Boomerang | NSW Environment & Heritage

Culture and heritage

Heritage

Boomerang

Item details

Name of item: Boomerang
Type of item: Complex / Group
Group/Collection: Parks, Gardens and Trees
Category: Garden Residential
Location: Lat: -33.8701594330 Long: 151.2282113710
Primary address: 42 Billyard Avenue, Elizabeth Bay, NSW 2011
Parish: Alexandria
County: Cumberland
Local govt. area: Sydney
Local Aboriginal Land Council: La Perouse
Property description
Lot/Volume CodeLot/Volume NumberSection NumberPlan/Folio CodePlan/Folio Number
LOT1 DP597121
LOT1 DP77439
All addresses
Street AddressSuburb/townLGAParishCountyType
42 Billyard AvenueElizabeth BaySydneyAlexandriaCumberlandPrimary Address
9-11 Ithica RoadElizabeth BaySydneyAlexandriaCumberlandAlternate Address

Owner/s

Organisation NameOwner CategoryDate Ownership Updated
 Private 

Statement of significance:

One of the most opulently Spanish houses in Australia (Apperly, Irving & Reynolds, 2002)

Boomerang has historic, aesthetic and social significance as an exemplary example of large scale Spanish Mission/ Hollywood Spanish mansion and garden in an urban setting, in relatively intact condition, demonstrating the lifestyle possible of wealthy merchant of the 1920s, and the kind of social milieu possible and popular among that class at the time.

It has technical and research significance a rare example of domestic architecture of Neville Hampson in Sydney, and as a rare intact example of the landscape design of Max Shelley, a garden designer active in 1920s Sydney and South Australia from the 1930s onward, with an integration of house and garden rarely seen in Australia.

Boomerang has added historic significance as it incorporates landscape remnants of the former Macleay Elizabeth Bay estate garden, namely remnant trees from the grounds of the Hall of Macleay's Linnean Society of NSW (1885). (Read, S., pers.comm., 2004)(Carlin/HHT, 2000)
Date significance updated: 05 Jul 04
Note: The State Heritage Inventory provides information about heritage items listed by local and State government agencies. The State Heritage Inventory is continually being updated by local and State agencies as new information becomes available. Read the OEH copyright and disclaimer.

Description

Designer/Maker: Neville Hampson (house); Max Shelley (and possibly Hampson and Mr A.J.Doust) (garden/grounds)
Construction years: 1926-1928
Physical description: House
Spanish Mission mansion of three levels designed by Neville Hampson, 1923-6 for Frank Albert, sheet music/harmonica millionaire. Inter-war Spanish Mission style (c.1915-c.1940)(Apperly et al, 2002, p.176). Spanish Revival Style (Irving, 1986).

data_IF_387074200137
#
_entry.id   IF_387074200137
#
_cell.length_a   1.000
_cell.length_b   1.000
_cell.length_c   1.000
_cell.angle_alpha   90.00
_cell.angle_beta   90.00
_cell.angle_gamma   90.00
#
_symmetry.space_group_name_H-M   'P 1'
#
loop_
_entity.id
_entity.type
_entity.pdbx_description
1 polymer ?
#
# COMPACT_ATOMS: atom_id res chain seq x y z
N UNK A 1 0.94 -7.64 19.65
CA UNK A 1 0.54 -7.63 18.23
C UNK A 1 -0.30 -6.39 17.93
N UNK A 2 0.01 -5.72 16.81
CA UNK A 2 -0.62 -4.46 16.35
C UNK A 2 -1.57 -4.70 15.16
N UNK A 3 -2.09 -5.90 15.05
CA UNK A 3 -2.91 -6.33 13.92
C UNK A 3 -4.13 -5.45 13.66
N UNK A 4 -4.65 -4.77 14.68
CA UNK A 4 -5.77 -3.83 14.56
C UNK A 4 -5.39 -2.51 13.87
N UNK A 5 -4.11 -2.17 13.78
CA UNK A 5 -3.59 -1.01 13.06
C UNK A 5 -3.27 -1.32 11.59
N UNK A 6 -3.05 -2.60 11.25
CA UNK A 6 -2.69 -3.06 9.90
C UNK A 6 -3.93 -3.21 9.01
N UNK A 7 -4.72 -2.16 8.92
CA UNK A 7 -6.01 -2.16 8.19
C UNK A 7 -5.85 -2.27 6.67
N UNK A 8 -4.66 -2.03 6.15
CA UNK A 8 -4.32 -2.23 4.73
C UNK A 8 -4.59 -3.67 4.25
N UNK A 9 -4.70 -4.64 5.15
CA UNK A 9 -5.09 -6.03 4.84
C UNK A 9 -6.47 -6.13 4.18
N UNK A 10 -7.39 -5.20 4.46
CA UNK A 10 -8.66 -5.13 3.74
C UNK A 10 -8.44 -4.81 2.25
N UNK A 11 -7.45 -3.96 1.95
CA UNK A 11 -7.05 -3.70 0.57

An exotic 1926 residence designed by Neville Hampson, exemplifying the Hollywood derived taste for the Spanish mission style in a pastiche of palms, splashing fountains and 'Spanish' architectural details. perforated screens, rough stucco, colonnades, grilles, loggias and barley twist columns are all combined here to provide one of the most successful examples of this style (RAIA).

A 3 storey masonry structure rendered on external walls, with either ceramic tiled, timber panelled, fabric wallpapered, or plastered walls within. House has 25 main rooms, 6 bathrooms, 4 kitchens, covers a total of 100 square metres (Dawson, 1980, 46).

The floors on the ground level are limestone paved (entry lobby)(travertine (Dawson, 1980; Irving, 1986), high quality timber parquetry in dining room, former library, central lobby (former dining room), and upstairs bedrooms of English oak with black ebony and American walnut borders.

Bedrooms (3) are on the upper floor, as is a servant's bedroom (no.4). All four bedrooms have ensuites/attached bathrooms, mostly original with some 1980s/90s fittings added (vanities etc). All bathrooms are elaborately tiled with gold, irridescent blue, or green, or plain white tiles. Three main bedrooms all have inbuilt wardrobes in painted cabinetry, the main bedroom having an unusual fold-out door with two-full-length leaf mirrors, and a revolving 5 tiered hat stand.

Two internal staircases access the upper floor, a major and a minor one. The major one is made of marble and bronze (Dawson, 1980, 46).

The lower ground level has a private cinema.
Roof tiles are Wunderlich multi-coloured glazed terracotta Cordoba tiles.
The property has much external and internal detail work in wrought iron - window grilles, door screens, light fittings.

The house has much bespoke decorative panel work on walls, floors and ceilings in coloured glazed ceramic tiles, timber, plaster and terrazzo.

External walls have iron grilles in 'portholes' of different shapes, wooden gates, iron grille gates (two for vehicular entry), one wooden gate for pedestrian entry off Billyard Avenue.

Garage/Butler's Quarters
Separate garage/butler's quarters on the corner of Billyard Avenue/Ithaca Road, converted into garage/guests' quarters in the 1990s.

Garden